Former French international midfielder and Uefa boss Michel Platini seems set to replace Sepp Blatter as Fifa boss in next February's election. Having global football finally run again by someone who once excelled on the pitch himself is a charming idea. However, Platini is not the right man. Fifa needs change, and change looks different.
Platini's endorsements by some of Blatter's biggest supporters, such as the notorious Asia football chief Shaikh Salman bin Ebrahim Al Khalifa, highlight why he is the wrong man for serious reform. Meanwhile the fact that even some of Blatter's biggest opponents, including FA boss Greg Dyke, now put their hopes on Platini highlights the sorry state of global football. If Platini is football's only hope, then there is not that much hope at all.
Having been a member of Fifa's Executive Committee since 2002, Platini is far too closely associated with the organisation's past to shape its future. Most notably, he bears major responsibility for global football's worst decisions in decades. His role in awarding the world cup to Qatar raises questions that go far beyond whether a dictatorship with summer temperatures of up to 50 degrees is an adequate host.
In November 2010, Platini had a secret meeting with Nicholas Sarkozy, then president of France, and Tamim bin Hamad al-Thani, then Qatari crown prince and the country's Emir since 2013. After this meeting, Platini dropped his support for the United States' bid and became Qatar's main cheerleader outside of Asia. His son Laurant Platini was later recruited as CEO of Burrda, a rapidly expanding Qatar-owned sports clothing brand. Qatari funds also bought the struggling club Paris Saint-Germain (PSG) and showered it with money. Since then, Sarkozy's favourite club has started to dominate the French Ligue 1 and became a serious contender for international titles again. Other major French-Qatari business transactions followed suit. The latest one is a $7billion arms deal with 24 Rafale warplanes at its core, a fighter jet France struggled to sell abroad for years.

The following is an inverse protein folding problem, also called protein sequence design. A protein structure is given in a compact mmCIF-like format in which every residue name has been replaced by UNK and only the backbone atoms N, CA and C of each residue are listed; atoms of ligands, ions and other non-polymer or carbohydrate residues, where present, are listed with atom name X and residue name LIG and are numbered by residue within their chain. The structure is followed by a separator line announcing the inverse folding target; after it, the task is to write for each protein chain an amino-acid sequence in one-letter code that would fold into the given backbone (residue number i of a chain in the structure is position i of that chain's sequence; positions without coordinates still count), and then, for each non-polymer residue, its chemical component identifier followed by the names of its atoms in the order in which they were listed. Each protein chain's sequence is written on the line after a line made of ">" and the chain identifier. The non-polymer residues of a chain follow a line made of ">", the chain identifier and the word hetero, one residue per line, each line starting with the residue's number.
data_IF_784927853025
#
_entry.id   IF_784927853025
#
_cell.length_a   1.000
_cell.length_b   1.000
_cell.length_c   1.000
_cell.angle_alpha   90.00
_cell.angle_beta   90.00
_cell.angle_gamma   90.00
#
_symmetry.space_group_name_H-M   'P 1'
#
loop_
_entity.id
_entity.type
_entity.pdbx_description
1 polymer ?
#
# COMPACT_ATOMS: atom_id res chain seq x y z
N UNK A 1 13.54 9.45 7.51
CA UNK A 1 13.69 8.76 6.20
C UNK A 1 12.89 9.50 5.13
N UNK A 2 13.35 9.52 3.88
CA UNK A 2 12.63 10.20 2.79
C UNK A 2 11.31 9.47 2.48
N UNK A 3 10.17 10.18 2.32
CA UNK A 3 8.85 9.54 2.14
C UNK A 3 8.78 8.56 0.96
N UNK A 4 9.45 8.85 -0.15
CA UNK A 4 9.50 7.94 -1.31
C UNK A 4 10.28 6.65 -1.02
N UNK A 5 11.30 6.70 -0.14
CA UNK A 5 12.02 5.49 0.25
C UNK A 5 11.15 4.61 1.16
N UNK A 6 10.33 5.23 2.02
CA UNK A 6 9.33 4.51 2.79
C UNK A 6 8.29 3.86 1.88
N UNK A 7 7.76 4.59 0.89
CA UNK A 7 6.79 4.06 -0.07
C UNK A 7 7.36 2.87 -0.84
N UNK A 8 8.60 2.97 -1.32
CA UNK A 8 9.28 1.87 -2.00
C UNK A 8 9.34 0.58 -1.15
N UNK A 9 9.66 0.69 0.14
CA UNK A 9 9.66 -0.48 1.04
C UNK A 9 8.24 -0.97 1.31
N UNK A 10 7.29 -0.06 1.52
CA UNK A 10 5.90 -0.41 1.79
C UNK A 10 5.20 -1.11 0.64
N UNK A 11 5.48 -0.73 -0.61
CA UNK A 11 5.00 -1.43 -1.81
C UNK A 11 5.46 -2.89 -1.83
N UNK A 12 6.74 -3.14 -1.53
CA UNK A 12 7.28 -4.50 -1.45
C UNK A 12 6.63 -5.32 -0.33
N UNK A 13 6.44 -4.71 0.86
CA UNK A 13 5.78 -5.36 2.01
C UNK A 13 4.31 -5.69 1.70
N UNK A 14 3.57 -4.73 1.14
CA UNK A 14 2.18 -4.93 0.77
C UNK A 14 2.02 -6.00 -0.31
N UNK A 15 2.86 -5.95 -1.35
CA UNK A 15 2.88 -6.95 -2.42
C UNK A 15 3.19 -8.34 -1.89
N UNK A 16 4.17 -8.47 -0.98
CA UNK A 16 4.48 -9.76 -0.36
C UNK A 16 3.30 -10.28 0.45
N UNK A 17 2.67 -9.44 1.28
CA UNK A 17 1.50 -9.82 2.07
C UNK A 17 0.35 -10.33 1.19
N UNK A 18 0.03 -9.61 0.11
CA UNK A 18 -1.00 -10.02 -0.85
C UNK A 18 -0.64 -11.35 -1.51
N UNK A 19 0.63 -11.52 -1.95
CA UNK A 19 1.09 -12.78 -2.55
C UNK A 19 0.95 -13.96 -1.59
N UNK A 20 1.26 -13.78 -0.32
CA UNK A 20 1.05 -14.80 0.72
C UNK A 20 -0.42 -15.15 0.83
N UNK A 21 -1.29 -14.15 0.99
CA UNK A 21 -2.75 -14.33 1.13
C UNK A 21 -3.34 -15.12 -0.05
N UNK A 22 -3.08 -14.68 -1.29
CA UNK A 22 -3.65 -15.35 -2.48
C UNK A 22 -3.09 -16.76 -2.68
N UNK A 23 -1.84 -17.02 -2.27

Any serious investigation into the decision to award Qatar the 2018 world cup will at best be embarrassing for Platini. His interest in pushing it forward is thus going to be rather limited.
To make things worse, Platini and Blatter are rather similar in how they do business. Blatter's patronage network was based on sharing Fifa money with smaller countries' football associations, not looking too closely at how their officials used it and getting their votes in return. Meanwhile Platini pushed for bloating the European championship from 16 to 24 participating countries and for the introduction of the Nations League. While these moves are unlikely to lead to more attractive and exciting matches, they benefit small European football associations and helped Platini to increase his support base among them. By advocating to expand the world cup from 32 to 40 teams, Platini started to gather sympathies among smaller associations in the rest of the world as well.
"We have to clean here first" Blatter said in a recent press conference after an English comedian had showered him with fake dollar bills. He clearly missed the irony of his words.
However, cleaning up Fifa from the inside is unlikely to work. The question is not only whether Platini wants to substantially reform Fifa. The question is whether Fifa can be substantially reformed in the first place.
Any reform needs to be passed by the Fifa Congress, an assembly in which 209 member associations have one vote each. The tiny Caribbean island Montserrat with a population of 5,000 carries as much weight as China. With small associations concentrating a lot of power on a few functionaries, they are vulnerable to corruption. Moreover, they might be bribed rather cheaply.
Some African delegates' votes for Blatter's first election as Fifa president were allegedly bought with $50,000. His former ally Mohamed bin Hammam allegedly transferred up to $200,000 to the presidents of 30 African football associations to secure their support for the Qatari World Cup. When he ran for the Fifa presidency himself in 2011, his friend Jack Warner was caught on tape offering Caribbean delegates $40,000 per vote. These are small sums compared to the money involved in lobbying for bids, let alone organising world cups.